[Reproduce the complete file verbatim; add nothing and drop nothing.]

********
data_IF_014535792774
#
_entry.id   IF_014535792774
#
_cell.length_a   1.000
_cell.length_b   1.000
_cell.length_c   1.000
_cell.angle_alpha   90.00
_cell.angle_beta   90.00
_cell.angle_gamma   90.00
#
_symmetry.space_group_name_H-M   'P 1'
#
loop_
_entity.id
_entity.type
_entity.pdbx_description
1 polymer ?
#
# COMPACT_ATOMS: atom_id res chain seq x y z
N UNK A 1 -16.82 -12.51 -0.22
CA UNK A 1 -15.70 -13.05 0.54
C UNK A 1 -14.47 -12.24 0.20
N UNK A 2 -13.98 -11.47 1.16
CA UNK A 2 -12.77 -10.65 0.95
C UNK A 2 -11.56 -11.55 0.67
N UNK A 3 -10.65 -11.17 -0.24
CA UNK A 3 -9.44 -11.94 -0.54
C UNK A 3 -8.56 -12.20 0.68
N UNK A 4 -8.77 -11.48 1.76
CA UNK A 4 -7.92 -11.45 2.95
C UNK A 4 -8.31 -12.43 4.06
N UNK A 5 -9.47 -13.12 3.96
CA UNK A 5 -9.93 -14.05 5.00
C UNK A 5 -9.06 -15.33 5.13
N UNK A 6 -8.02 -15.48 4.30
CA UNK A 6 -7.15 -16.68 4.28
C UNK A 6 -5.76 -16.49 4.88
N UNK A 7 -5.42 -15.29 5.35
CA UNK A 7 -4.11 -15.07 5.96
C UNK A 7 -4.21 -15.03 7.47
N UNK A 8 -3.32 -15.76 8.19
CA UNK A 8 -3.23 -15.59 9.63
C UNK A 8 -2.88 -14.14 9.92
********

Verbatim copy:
data_IF_014535792774
#
_entry.id   IF_014535792774
#
_cell.length_a   1.000
_cell.length_b   1.000
_cell.length_c   1.000
_cell.angle_alpha   90.00
_cell.angle_beta   90.00
_cell.angle_gamma   90.00
#
_symmetry.space_group_name_H-M   'P 1'
#
loop_
_entity.id
_entity.type
_entity.pdbx_description
1 polymer ?
#
# COMPACT_ATOMS: atom_id res chain seq x y z
N UNK A 1 -16.82 -12.51 -0.22
CA UNK A 1 -15.70 -13.05 0.54
C UNK A 1 -14.47 -12.24 0.20
N UNK A 2 -13.98 -11.47 1.16
CA UNK A 2 -12.77 -10.65 0.95
C UNK A 2 -11.56 -11.55 0.67
N UNK A 3 -10.65 -11.17 -0.24
CA UNK A 3 -9.44 -11.94 -0.54
C UNK A 3 -8.56 -12.20 0.68
N UNK A 4 -8.77 -11.48 1.76
CA UNK A 4 -7.92 -11.45 2.95
C UNK A 4 -8.31 -12.43 4.06
N UNK A 5 -9.47 -13.12 3.96
CA UNK A 5 -9.93 -14.05 5.00
C UNK A 5 -9.06 -15.33 5.13
N UNK A 6 -8.02 -15.48 4.30
CA UNK A 6 -7.15 -16.68 4.28
C UNK A 6 -5.76 -16.49 4.88
N UNK A 7 -5.42 -15.29 5.35
CA UNK A 7 -4.11 -15.07 5.96
C UNK A 7 -4.21 -15.03 7.47
N UNK A 8 -3.32 -15.76 8.19
CA UNK A 8 -3.23 -15.59 9.63
C UNK A 8 -2.88 -14.14 9.92